Yalies have one more day to defend their title in the blood drive contest against Harvard University.

The second annual Harvard-Yale Blood Drive Challenge, which is being held by the American Red Cross at Yale College, has not generated as much interest as it did last year, ARCY Vice President Kesi Chen ’07 said. As of Wednesday, Chen said, 382 students were signed up to donate blood, compared to the more than 400 students who signed up last year. Organizers said the goal of the event is to raise more units of blood than Harvard, which is holding a similar drive next week, and they are concerned that ARCY may not attract enough donors before the drive ends today.

The two-year-old competition — which is co-sponsored by the Southern Connecticut Chapter of the Red Cross — includes free T-shirt giveaways, a raffle in which students can win an iPod Shuffle, and a stipulation that if Harvard wins, Yale College Dean Peter Salovey will wear a Harvard cap for a day.

“The event started last year as a way of stirring up some friendly competition in helping the needy,” Chen said.

Wen Fan ’08, who is coordinating the drive, said the donated blood is needed badly in hospitals around the state. In Connecticut, an average of approximately 600 units of blood are used each day, and demand increases during the winter because of a higher incidence of accidents and a lower number of regular donors, she said.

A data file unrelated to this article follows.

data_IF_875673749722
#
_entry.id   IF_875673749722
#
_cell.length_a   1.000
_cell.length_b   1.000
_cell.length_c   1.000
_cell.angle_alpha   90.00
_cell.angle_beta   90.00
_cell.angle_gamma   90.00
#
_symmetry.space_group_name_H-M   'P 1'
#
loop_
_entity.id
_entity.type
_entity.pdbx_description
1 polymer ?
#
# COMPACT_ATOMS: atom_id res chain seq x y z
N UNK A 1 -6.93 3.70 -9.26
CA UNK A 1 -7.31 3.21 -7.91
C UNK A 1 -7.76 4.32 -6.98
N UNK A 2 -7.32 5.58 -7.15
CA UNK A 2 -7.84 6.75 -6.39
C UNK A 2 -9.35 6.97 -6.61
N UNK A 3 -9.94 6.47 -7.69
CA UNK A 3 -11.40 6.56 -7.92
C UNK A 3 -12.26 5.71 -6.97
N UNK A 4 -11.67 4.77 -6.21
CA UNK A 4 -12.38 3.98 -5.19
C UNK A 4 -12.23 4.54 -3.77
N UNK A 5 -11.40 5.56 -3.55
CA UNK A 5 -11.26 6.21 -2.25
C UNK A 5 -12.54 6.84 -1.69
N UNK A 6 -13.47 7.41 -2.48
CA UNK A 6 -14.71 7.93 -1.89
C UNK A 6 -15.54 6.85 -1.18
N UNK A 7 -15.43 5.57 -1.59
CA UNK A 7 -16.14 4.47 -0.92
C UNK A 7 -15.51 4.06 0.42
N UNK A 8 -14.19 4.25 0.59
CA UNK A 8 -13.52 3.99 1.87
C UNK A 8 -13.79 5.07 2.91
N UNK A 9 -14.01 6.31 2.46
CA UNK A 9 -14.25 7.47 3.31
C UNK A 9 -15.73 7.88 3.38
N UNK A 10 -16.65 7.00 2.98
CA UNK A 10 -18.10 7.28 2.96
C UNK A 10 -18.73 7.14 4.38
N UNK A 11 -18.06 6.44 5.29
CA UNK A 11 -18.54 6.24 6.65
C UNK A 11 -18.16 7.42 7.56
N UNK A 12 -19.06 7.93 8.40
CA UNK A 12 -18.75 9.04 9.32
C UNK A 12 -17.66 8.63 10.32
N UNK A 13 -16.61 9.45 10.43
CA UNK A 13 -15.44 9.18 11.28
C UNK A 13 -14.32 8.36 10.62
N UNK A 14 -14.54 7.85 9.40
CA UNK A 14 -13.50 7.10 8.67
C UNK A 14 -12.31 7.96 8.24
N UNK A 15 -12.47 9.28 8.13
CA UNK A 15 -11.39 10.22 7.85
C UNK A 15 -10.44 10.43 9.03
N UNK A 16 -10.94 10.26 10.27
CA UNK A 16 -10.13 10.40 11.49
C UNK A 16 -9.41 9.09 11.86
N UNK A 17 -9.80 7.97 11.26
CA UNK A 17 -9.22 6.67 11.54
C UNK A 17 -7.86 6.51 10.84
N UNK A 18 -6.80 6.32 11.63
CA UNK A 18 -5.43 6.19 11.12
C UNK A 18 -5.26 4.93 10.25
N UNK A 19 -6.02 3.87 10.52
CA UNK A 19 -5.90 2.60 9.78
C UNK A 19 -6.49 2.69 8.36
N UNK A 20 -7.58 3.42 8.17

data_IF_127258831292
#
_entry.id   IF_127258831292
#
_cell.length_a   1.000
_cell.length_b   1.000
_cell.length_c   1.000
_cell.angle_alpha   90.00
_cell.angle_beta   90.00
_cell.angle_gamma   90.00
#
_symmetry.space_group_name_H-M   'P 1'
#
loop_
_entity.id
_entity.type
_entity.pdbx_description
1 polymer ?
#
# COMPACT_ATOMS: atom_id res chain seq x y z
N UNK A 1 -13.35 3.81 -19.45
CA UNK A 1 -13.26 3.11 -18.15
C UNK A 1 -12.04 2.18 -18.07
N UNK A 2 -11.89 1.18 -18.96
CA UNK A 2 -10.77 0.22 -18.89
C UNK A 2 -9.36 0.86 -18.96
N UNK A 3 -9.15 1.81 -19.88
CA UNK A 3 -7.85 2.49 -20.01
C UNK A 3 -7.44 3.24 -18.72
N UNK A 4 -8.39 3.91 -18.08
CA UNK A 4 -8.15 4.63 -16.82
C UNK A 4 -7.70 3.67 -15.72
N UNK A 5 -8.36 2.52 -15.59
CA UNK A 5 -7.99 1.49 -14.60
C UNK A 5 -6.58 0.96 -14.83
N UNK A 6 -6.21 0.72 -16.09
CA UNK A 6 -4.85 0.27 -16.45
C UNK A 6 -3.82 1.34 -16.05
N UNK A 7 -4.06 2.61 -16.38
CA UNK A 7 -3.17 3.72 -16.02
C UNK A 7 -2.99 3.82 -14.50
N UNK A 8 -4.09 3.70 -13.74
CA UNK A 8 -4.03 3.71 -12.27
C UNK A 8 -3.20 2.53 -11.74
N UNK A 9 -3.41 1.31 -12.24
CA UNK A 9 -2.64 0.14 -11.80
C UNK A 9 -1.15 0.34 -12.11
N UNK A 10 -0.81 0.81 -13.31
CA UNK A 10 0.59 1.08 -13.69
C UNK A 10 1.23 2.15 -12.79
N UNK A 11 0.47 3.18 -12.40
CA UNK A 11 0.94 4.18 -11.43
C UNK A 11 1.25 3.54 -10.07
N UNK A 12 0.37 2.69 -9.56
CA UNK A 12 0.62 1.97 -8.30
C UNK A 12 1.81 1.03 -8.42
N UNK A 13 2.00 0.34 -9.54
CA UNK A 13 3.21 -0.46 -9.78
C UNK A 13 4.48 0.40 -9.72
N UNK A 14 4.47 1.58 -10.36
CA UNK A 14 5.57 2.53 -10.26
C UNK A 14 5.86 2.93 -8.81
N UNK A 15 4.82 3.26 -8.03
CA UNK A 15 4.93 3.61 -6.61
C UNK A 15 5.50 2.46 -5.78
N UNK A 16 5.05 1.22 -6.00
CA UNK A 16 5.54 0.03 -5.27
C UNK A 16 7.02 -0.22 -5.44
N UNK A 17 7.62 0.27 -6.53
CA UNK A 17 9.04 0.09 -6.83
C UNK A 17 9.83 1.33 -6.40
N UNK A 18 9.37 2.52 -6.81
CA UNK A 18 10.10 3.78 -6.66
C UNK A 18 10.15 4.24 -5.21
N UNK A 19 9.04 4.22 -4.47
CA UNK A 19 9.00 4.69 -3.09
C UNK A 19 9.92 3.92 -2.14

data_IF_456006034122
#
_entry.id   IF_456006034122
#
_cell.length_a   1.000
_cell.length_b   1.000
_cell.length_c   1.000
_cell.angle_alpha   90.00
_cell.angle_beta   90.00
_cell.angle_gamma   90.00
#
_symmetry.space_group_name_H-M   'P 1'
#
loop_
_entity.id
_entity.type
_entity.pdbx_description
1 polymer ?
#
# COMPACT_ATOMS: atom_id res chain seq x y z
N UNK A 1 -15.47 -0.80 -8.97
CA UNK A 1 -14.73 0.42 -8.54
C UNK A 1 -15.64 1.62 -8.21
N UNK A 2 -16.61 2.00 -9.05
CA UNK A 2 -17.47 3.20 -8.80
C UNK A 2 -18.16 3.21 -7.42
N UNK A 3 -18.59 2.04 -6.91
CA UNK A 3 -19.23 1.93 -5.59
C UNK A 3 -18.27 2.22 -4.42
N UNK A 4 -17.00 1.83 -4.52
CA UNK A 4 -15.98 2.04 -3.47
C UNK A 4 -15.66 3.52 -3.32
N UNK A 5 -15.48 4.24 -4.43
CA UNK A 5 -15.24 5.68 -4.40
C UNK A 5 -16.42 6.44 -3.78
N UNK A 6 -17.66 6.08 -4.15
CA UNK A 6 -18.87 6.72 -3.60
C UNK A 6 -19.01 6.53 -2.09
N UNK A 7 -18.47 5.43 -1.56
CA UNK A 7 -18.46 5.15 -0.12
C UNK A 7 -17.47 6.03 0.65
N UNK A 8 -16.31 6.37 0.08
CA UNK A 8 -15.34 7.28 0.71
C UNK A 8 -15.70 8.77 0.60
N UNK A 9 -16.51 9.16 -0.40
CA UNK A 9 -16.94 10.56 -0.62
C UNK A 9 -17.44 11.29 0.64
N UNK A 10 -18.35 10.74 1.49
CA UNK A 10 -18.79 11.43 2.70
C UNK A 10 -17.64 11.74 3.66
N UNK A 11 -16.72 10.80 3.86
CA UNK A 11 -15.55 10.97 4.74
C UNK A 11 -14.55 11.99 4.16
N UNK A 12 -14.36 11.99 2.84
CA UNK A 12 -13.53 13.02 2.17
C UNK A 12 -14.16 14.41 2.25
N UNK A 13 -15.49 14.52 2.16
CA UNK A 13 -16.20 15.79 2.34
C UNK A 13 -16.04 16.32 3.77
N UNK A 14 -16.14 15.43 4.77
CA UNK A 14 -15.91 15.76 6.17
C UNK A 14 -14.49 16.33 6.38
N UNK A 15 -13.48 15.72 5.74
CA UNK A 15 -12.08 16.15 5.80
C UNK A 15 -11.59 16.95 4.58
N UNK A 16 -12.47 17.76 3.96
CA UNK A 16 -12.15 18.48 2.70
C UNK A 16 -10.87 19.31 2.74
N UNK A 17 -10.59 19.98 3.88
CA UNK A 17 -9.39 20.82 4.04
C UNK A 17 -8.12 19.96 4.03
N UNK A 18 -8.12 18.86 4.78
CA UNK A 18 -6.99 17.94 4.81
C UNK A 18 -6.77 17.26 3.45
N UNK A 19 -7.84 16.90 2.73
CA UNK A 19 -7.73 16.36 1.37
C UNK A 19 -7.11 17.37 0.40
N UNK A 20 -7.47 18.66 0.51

Fan said she hopes that making the blood drive a competition will motivate Yalies to donate.

“Harvard and Yale have had this very long rivalry in sports and academics,” she said. “I think it’s important to use this rivalry to help the community.”

ARCY organizers said they hope to collect more than the 314 pints of usable blood — compared to Harvard’s 250 pints — collected last year. Since some people are turned away because they have traveled to malaria or AIDS-infected areas or because their blood has a low iron count, Chen said, not all donated blood is usable.

ARCY President Irving Ye ’07 said the reason for this year’s decreased turnout could be that the organization had fewer volunteers signing people up in dining halls.

“Our campaign was very similar to what it was last year, but for some reason, I don’t think the campus is as aware,” Ye said.

Several students who did not give blood said they were either unaware that the drive was taking place or uncomfortable with needles. But some had other reasons, too.

“I didn’t give blood because I am on an athletic team and it wouldn’t be good for training,” Joe Beck ’08 said.

Joan Bennett, an account executive with the local Red Cross Chapter and regional blood drive director, said it is essential that students come out to give blood.

“While the drive has been going pretty well, between the hours of 10:30 and 12:30, we could use more donors,” she said. “It’s really critical that donors come out and make the effort.”

Eve Fine ’07, who donated blood on Tuesday, said giving blood was a relatively easy but important gesture.

“It is a small but very easy way for me to contribute to the health of the community,” Fine said.

Chen said every contribution to the drive is useful.

“One unit of blood can save up to three lives, so it’s really important,” Chen said.

The blood drive is being held from 10 a.m. to 3:15 p.m. today in Payne Whitney Gymnasium’s Lee Auditorium.

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